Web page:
Lovesick Drifters

The Music & Mystery of Hank Williams, Sr.

The Lovesick Drifters Tribute to the Music & Mystery of Hank Williams, Sr. 

Rumor has it that Hank Williams learned to drink whiskey when he was a teenager in Fountain. So perhaps it’s only appropriate that a Hank Williams tribute band that is getting a lot of attention for their authenticity will be playing at R.A. Fountain General Store next Saturday, January 13. 

To put a finer point on it, the whiskey-drinking Williams allegedly indulged while in Fountain, Alabama. One can rest assured that Garrett Newton, the Hank Williams doppleganger in the Lovesick Drifters, will be swilling nothing stronger than the store’s famous orangeades during the break.

A recently uncovered photo of Hank WIlliams, Sr., the night before he died.

It has been 71 years since the Cadillac bearing 29-year-old Hank Williams drove up to Oak Hill Hospital in West Virginia and he was declared dead on January 1, 1953. It was an unplanned stop on a road-trip bound for a gig in Canton, Ohio. 

“The doctor gave him a shot of morphine in the hotel in Knoxville,” Lovesick Drifters band member Clyde Mattocks said. “The hotel employees that loaded him in the car said he wheezed when they put him in the back seat. Some medical experts say that could have been air escaping from his lungs. No one knows what drugs or alcohol was already in his system when he got the morphine. At any rate the hotel was anxious to get him out of there, fearing the publicity if he was already dead. The authorities in Oak Hill say he was already cold when he was brought in. We’ll never know.”

Speculation and mystery have swirled for years as to the exact time and cause of death. But one thing is not up for debate: the music outlived the man. 

In fact one of his well-known songs, “Your Cheatin’ Heart,” was released posthumously. It was also the title of a 1964 film about the singer’s life, starring George Hamilton.

Eerily, a 1952 Williams recording featuring Chet Atkins on guitar that was on the hit parade at the time of his death was “I’ll Never Get Out of This World Alive.”

These and other well known hits like “I Saw the Light” and “I’m so Lonesome I Could Cry” are likely to be on the set list when the Lovesick Drifters, fronted by Garrett Newton with band members ranging in age from 12 to 86, perform Saturday. 

Clyde Mattocks photo by Donna Davis

“Anytime we can get Clyde Mattocks to Fountain, we know it’s going to be an outstanding show,” Alex Albright, proprietor of R.A. Fountain General Store, said. “He’s a local legend whose rep as a musicians’ musician is national in scope. There’s not a better steel guitar player anywhere for the job of channeling Don Helms, whose pedal steel was as much a part of Hank’s sound as was his voice. Don played here a few times, always with the Malpass Brothers, and always with Clyde backing him up.”

On Newton, Albright added: “Garrett was picking banjo in an outstanding bluegrass band under Lorraine Jordan’s tutelage last time he was in Fountain. We’re all looking forward to seeing what’s up with his latest project, which includes some of the best musicians around—an all-star band for sure.”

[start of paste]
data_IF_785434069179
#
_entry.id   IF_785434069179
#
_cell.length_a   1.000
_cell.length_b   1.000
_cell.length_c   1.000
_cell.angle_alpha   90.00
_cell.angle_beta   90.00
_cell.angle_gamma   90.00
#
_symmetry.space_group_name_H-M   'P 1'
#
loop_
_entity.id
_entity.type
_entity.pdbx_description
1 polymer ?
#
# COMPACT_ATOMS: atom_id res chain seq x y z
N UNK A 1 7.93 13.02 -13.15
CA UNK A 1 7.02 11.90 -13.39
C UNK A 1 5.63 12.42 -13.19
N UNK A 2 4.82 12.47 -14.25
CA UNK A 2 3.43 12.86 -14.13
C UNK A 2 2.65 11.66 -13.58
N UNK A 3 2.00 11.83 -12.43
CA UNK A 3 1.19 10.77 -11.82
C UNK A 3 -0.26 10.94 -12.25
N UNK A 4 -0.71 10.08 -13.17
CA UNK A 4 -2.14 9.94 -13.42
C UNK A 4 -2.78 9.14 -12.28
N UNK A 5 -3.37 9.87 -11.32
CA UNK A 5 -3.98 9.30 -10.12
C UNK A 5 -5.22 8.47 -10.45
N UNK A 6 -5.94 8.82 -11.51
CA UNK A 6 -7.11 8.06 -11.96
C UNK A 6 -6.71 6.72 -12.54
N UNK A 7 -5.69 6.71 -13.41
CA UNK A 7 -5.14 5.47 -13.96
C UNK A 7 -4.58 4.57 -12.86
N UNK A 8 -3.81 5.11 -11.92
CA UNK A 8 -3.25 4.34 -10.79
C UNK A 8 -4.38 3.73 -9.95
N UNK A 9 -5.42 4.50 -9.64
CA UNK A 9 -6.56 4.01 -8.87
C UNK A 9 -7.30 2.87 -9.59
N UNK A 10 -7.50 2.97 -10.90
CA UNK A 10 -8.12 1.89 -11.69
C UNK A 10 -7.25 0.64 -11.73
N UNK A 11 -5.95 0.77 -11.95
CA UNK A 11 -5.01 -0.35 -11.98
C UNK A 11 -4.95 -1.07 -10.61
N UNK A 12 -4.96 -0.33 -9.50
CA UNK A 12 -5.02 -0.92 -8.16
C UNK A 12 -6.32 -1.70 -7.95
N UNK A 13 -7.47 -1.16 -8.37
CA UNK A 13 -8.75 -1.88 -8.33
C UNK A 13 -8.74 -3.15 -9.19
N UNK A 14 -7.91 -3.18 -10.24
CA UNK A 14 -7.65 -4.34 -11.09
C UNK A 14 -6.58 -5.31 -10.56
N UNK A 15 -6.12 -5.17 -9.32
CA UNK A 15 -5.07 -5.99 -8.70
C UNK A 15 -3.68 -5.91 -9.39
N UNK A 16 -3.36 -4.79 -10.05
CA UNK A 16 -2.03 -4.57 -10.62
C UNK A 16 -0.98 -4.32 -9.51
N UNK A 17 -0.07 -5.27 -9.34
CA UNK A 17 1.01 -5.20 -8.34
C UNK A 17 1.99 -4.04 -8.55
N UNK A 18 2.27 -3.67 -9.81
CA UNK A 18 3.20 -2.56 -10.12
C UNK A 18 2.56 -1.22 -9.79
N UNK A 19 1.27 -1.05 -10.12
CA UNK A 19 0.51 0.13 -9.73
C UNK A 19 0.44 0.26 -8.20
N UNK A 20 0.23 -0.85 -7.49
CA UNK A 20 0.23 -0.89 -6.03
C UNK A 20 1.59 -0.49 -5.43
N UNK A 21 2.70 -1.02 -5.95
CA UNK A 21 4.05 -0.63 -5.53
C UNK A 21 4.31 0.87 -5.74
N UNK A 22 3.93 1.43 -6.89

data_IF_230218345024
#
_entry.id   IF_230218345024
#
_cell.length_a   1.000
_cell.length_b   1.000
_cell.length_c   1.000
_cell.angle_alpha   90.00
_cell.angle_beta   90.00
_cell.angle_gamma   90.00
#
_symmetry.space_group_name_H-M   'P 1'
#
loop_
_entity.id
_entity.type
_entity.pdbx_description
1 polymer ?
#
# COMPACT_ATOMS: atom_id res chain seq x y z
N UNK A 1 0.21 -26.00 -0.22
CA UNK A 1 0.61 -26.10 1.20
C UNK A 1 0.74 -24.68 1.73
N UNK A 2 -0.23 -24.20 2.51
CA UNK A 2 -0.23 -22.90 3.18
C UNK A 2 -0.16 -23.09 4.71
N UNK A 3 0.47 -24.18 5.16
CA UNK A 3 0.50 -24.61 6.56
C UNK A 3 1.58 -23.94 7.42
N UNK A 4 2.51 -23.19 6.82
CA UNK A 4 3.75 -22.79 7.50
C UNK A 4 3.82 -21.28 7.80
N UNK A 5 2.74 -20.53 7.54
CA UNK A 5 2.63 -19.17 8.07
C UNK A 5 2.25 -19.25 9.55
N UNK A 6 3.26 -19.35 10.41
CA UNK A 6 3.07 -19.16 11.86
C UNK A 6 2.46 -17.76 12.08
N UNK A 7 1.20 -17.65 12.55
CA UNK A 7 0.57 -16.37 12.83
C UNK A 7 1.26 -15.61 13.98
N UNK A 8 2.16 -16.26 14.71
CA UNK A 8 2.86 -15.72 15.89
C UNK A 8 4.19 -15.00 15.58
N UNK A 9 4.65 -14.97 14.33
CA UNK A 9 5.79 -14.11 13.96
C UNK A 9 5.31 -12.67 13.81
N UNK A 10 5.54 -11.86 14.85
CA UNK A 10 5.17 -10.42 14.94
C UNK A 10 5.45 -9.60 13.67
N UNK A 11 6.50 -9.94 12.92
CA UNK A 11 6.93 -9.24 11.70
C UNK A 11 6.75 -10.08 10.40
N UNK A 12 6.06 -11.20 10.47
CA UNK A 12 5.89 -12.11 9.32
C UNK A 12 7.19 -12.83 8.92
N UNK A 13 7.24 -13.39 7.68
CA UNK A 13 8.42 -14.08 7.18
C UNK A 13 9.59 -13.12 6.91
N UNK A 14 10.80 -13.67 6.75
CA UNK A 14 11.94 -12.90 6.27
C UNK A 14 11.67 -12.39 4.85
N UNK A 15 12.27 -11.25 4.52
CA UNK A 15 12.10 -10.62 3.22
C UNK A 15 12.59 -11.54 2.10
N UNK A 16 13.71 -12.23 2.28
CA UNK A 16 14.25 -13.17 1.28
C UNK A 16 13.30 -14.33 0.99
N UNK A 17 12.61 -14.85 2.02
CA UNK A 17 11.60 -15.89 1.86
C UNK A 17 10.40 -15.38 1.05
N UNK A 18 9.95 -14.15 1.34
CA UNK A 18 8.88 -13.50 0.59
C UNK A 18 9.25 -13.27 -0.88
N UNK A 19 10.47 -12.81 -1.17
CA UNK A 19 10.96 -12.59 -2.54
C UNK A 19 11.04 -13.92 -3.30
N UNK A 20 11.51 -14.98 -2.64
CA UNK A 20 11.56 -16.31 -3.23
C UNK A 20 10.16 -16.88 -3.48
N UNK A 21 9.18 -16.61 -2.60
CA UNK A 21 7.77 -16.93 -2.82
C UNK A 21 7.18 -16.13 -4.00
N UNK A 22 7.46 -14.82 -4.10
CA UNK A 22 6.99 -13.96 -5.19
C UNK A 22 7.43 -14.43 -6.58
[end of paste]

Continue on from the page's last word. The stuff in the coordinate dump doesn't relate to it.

Mattocks, who is in a position to know, said, “This is the most authentic Hank Williams Tribute show on the road. Garrett Newton is a ringer for young Hank and we are playing period correct instruments. I’m actually playing one of Don Helms’ old Gibson Console Grande steel guitars.”

Bassist Alan Hicks said, “I absolutely love how a 24-year-old Garrett Newton captures the essence of Hank Williams, Sr. Playing behind him, I sometimes feel like I’m with Hank himself. Garrett is definitely an old soul in a young man’s body.”

Diehard fan Walt Weatherington said: “I was that guy at Scott Dorm at ECU 1974-77–transferred in for 2 years that became 3–that played Hank Williams and bluegrass while everyone else was blasting out Zeppelin and the Beatles. I loved that old Hank and still do. I was raised in an ‘all country music except for Christmas exceptions’ household. Garrett Newton ain’t struggling to sound like Hank. He sounds like himself but eerily emotes Hank in his voice and even his appearance. He sang at our church last Sunday and I tried not to think of Hank and just him. Great, humble and personable young man.”

Another fan said, “I like the band name–combination of one of his songs and Hank’s band name.” 

Alan Hicks photo by Donna Davis

Hank Williams’ backing band was known as the Drifting Cowboys. “The Lovesick Blues” was a breakthrough hit for Williams. He performed it on June 11, 1949 for his debut at the Grand Ole Opry at the Ryman Auditorium, receiving six encores.

In addition to Garrett Newton, the Lovesick Drifters includes bassist Alan Hicks, steel guitar player Clyde Mattocks, guitarist Steve Shannon, Lizzy Tobell, who has been a drummer since she was 2, and fiddler Keith Thomas, formerly of the Bluegrass Experience.

A fan on the band’s social media page said simply, “I want to thank you from the bottom of my heart for keeping Hank’s music alive.”


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Originally published in the Daily Reflector January 6, 2024.






Lizzy Tobell photo by Donna Davis

Steve Shannon photo by Donna Davis

Keith Thomas photo by Donna Davis